“Grandfather, I want a word with you,” Harlan ventured at last.
“You talk girl to me just now, young fellow, and you won’t find it safe!”
He marched on, and the grandson resolutely waited his return.
“I’m going to talk business, sir. I want this thing understood. Is it true what I hear? Do you propose to put my name before that caucus? I want to say—”
But the old man strode away from him again.
“He says he’s going to do it, and it’s fool business,” confided Presson. “You’ve got to stop him. There’s no reason in it.”
“I’ve got my reasons. If you don’t know enough to see ’em, it isn’t my fault,” snapped the Duke, passing them and overhearing.
“Then I’ve got this to say.” The young man stopped his grandfather—as big, as determined, as passionate—Thornton against Thornton. “I’ll not go to the legislature.”
The old man shouted his reply.
“I don’t know as you will, you tote-road mule, you! But, by the suffering Herod, they’ll have to show me first!”
He elbowed his grandson aside and kept on pacing the porch.
THE DUKE AT BAY
After that outburst Presson went away by himself to sulk. Young Thornton made no further protest. He stared at his grandfather, trying to comprehend what it meant—this bitterness, this savage resentment, this arbitrary authority that took no heed of his own wishes. He had always known a calm, kindly, sometimes caustic, but never impatient Thelismer Thornton. This old man, surly, domineering, and unreasonable, was new to him. And after a little while, worried and saddened, he went away. His presence seemed to stir even more rancor as the moments passed.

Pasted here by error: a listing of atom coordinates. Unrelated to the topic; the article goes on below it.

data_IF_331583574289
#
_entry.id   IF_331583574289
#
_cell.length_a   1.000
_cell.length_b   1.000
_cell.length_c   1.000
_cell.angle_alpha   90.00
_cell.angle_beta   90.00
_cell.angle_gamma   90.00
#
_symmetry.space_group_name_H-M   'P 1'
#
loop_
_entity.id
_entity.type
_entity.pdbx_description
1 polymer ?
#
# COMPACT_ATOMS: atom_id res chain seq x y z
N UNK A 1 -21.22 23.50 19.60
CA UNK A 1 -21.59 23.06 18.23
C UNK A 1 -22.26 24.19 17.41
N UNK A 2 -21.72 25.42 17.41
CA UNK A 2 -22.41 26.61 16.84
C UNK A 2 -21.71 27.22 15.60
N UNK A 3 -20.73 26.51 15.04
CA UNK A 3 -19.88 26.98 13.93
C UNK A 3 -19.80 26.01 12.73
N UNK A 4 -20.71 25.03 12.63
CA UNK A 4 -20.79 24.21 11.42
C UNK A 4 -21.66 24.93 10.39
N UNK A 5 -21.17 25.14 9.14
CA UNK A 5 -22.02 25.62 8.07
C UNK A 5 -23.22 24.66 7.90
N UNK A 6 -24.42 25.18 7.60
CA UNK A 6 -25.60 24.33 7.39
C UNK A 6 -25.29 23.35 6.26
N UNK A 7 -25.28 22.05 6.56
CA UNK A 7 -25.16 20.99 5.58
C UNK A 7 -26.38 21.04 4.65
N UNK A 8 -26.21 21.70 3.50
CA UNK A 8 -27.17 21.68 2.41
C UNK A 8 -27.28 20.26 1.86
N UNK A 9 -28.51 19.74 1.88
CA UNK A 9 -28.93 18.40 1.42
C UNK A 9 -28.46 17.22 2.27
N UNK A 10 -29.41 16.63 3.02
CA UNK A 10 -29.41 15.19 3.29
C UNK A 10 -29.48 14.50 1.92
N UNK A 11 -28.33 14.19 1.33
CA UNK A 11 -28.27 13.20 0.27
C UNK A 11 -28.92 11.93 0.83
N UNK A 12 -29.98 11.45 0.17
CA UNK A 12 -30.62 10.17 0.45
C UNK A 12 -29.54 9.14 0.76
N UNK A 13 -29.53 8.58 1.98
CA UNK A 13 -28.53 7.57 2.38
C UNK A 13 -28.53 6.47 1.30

Presson understood better, but could not forgive the bullheadedness that seemed to be wrecking their political plans. His own political training had taught him the benefits of compromise. He was angry at this old man who proposed to go down fighting among the fallen props of a lifetime of power. And even though Presson now understood better some of the motives that prompted the Duke to force young Harlan out into the world, his political sensibilities were more acute than his sympathy.
Therefore the beleaguered lord of Canibas was left to fight it out alone.
He stood at the end of the porch and listened to the menacing sounds of the village.
He glared down the long street and grunted, “Grinding their knives, eh?”
Evidently the centrifugal motion of the political machine down there was violent enough to throw off one lively spark. A man came up the road at a brisk gait, stamped across the yard, and went direct to the Duke, who waited for him at the far end of the porch. He did not glance at Presson or at Harlan Thornton.
“Did you ever see anything like it, did you ever hear anything like it, Honor’ble?” the new arrival demanded with heat. “They’re goin’ to make a caucus out of it—a caucus!”